Spring Fling

Kindra Clineff
During the annual Easter egg hunt, grandchildren and cousins scour the gardens for hidden eggs.
Each Easter at the family's seaside home, the Petersens celebrate amid 3,500 daffodils.

When Hollis and Ann purchased the Haversham, Rhode Island, enclave, it represented a homecoming of sorts. As youngsters, Ann and her seven siblings vacationed at a lake house in nearby Wakefield. "Rockbound," she says, "evokes all those summers of my youth."

On the Petersens' waterside property, gardens filled with dune grasses and perennials flourish throughout the spring and summer. Landscape architect Hank White highlighted the site's many boulders by creating paths that allow the family to experience the rocks from multiple points of view. With the addition of 3,500 daffodil bulbs, the garden's color arrives early and with great intensity. Why daffodils? "I love yellow," Ann explains, adding that the flowers are deer-resistant.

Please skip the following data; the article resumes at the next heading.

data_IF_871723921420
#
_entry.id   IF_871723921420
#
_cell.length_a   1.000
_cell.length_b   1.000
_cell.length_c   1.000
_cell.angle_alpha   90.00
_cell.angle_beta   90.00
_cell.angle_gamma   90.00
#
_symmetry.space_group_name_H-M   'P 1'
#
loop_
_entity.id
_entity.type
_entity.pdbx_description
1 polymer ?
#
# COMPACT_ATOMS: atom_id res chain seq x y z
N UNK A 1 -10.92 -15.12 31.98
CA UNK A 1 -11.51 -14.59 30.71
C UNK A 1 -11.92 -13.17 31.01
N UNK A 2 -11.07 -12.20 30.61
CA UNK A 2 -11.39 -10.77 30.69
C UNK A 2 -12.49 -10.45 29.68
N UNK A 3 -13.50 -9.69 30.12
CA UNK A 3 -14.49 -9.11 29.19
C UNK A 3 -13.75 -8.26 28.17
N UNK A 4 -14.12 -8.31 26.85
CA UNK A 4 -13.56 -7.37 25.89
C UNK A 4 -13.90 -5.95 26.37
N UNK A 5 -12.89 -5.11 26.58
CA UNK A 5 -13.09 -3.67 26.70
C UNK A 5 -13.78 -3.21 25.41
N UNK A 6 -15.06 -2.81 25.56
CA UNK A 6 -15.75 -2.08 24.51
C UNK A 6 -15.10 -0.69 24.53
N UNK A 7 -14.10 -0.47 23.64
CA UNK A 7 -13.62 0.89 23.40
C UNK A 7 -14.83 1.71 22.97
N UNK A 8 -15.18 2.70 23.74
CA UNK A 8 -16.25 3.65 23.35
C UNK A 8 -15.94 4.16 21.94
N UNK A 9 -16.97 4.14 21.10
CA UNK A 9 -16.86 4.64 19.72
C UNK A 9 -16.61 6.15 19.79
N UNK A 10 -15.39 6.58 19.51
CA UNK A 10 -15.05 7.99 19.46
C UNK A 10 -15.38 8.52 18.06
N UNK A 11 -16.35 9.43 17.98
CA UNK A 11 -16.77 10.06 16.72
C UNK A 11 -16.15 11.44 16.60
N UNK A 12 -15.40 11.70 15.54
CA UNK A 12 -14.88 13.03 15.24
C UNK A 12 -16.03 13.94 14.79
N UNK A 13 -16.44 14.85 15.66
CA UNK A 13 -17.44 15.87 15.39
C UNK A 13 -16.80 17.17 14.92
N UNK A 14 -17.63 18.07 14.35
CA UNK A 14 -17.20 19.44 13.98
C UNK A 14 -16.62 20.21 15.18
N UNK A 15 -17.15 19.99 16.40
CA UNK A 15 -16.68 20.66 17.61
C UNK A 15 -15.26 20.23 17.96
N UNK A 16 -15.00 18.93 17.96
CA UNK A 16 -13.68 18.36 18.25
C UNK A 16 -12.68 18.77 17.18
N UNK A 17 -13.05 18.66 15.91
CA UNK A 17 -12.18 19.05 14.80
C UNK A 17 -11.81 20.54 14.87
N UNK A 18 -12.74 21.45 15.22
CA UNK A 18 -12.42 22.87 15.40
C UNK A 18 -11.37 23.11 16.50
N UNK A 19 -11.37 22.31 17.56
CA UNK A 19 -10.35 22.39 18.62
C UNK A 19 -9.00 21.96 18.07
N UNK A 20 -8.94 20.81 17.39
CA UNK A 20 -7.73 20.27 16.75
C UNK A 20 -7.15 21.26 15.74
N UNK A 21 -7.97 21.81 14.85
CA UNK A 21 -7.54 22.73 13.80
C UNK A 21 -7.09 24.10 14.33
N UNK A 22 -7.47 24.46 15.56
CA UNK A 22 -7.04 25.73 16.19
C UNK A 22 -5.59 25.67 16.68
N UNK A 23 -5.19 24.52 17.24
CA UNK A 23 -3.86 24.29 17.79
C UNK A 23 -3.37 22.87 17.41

This Easter weekend, the first celebration for the extended Petersen clan since the end of a long winter, grandson Eric Lonnegren searches with his cousins among the flower beds. The 3-year-old beams when he finds a treasured pink Easter egg, and holds his reward high overhead. "It's magical watching the kids," Ann says. "They are joyous."

After the hunt, the tired children head inside for lunch. Ann and Hollis take advantage of the quiet moment to enjoy the vista and anticipate future get-togethers. With the spring garden blooming in the foreground and Block Island visible in the distance, Hollis says, "Summer is coming, and family and friends will all be here. Life is coming to our hills."

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